I’ve been officially self-employed for 6 months now, and the journey has been every bit as much of a roller coaster as many long-time pros warn about. Self-doubt about how to spend your time and energy feel as inevitable for freelancers as commuting is for employees.
I have made progress! I’ve found, won, and completed great projects. I’ve met inspiring freelancers and founders making their own path. I’ve enclosed myself in the beautiful Bondi bubble for days-on-end.
But the most satisfying wins have been completing my own creative projects.
The most recent one is my first online course. Getting Started with Customer Research (when you don’t know where to start) is for startup founders, designers, and product teams who need qualified insights without formal and expensive research.
Now that I’ve published my course, I can review what I’ve learned throughout the process.
Taking the time to reflect on my own process was incredibly beneficial
I wanted to make the class very practical by following how-to steps that people who are new to research can follow. I want students to complete their own research projects in a way that makes them feel confident and satisfied with their new skills.
So I took the time to assess — what do I actually do on a research project? What steps do I take on projects that go well? How do I prevent confusion and delays based on what I’ve learned from projects that didn’t go well?
This deliberate reflection is a type of mindfulness practice that is still new to me. This thinking can help propel my productivity forward if I manage to stick with it, through any type of work.
Finishing is the hardest part
Even as I would get into a rhythm of working on my content and recording lessons, the finish line seem to keep sliding. I’m far from a perfectionist, so I do worry that the finish product could have been compromised by my desire to see it completed.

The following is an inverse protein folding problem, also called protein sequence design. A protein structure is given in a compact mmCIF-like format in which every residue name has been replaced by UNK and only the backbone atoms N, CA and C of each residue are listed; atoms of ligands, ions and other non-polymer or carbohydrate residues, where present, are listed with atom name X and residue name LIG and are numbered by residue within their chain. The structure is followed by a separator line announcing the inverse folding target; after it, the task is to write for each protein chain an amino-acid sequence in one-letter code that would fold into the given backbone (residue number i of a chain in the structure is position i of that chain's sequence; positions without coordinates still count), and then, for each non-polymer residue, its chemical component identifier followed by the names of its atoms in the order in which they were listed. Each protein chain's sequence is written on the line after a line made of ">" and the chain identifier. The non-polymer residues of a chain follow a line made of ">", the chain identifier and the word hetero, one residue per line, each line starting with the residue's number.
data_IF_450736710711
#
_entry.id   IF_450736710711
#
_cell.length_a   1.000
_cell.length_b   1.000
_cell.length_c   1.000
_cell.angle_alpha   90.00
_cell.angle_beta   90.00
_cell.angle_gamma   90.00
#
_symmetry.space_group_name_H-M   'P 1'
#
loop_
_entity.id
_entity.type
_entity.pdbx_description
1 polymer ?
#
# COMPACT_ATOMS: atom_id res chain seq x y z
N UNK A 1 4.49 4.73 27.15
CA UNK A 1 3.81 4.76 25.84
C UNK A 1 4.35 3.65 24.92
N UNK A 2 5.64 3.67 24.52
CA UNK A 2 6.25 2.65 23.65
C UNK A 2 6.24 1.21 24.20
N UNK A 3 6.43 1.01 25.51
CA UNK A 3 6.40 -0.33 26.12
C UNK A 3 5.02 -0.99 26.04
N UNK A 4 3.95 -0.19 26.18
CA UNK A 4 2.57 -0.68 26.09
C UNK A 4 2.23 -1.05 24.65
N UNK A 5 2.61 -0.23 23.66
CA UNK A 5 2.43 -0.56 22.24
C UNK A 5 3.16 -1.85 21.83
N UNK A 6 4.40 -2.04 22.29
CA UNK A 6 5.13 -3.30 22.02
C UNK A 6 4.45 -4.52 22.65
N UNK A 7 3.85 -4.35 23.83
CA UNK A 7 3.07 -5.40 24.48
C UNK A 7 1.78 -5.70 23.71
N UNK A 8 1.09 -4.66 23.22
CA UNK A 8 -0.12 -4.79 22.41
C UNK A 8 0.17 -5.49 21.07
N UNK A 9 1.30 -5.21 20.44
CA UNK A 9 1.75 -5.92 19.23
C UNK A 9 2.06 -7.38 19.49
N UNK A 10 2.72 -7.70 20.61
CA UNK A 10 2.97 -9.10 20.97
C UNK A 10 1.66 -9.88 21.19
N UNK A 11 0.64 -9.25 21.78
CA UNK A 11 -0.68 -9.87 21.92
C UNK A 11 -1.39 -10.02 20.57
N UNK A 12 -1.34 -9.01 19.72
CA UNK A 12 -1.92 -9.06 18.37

My advice is the same thing I tell myself after every project — set realistic expectations by taking the time you think it will take to complete and double it.
In saying that, I practice what I preach in UX —start with a minimum viable product (MVP). Getting the course launched in order to start gathering feedback is more important than perfection. Launch, learn, and iterate!
Creating outside accountability was key
I’m not someone who necessarily needs an obligation to others to get things done. Of Gretchen Rubin’s Four Tendencies, I’d call myself a Questioner: someone who can self-motivate when the reasons and benefits make sense.
But in order to complete my course, a creative effort with no real deadline, setting up some accountability with others was helpful. Over the past 3 months, I told everyone I met that I was creating an online course. Really. I’d be at a networking event or a co-working space and when someone asked what I did I’d say, “I’m a UX designer, doing some independent consulting and creating an online course.”
In the world of designers, we often define ourselves by what we are currently working on. I told people I was an online course instructor, in order to will myself into becoming one.
I’m ready for more!
Now that my first class is up, I’m already ready for another. I may revise and improve the content and videos and re-launch on another platform. I’m also looking for opportunities to launch additional topics. If you have a suggestion or request, comment below! I’d also love to hear your feedback or experience with course content or platforms, and what you’ve learned.
So should you do it too?
If any of the above reasons sound appealing, go for it! If you need some accountability, email me at alissa [at] auxo.com.au and tell me what your going to teach and when you want to launch it by, and I’ll look out for it.
If you have a process that you want to refine for your own purposes, care about teaching and helping others, and are looking for a rewarding challenge, teaching on online course is a great side project.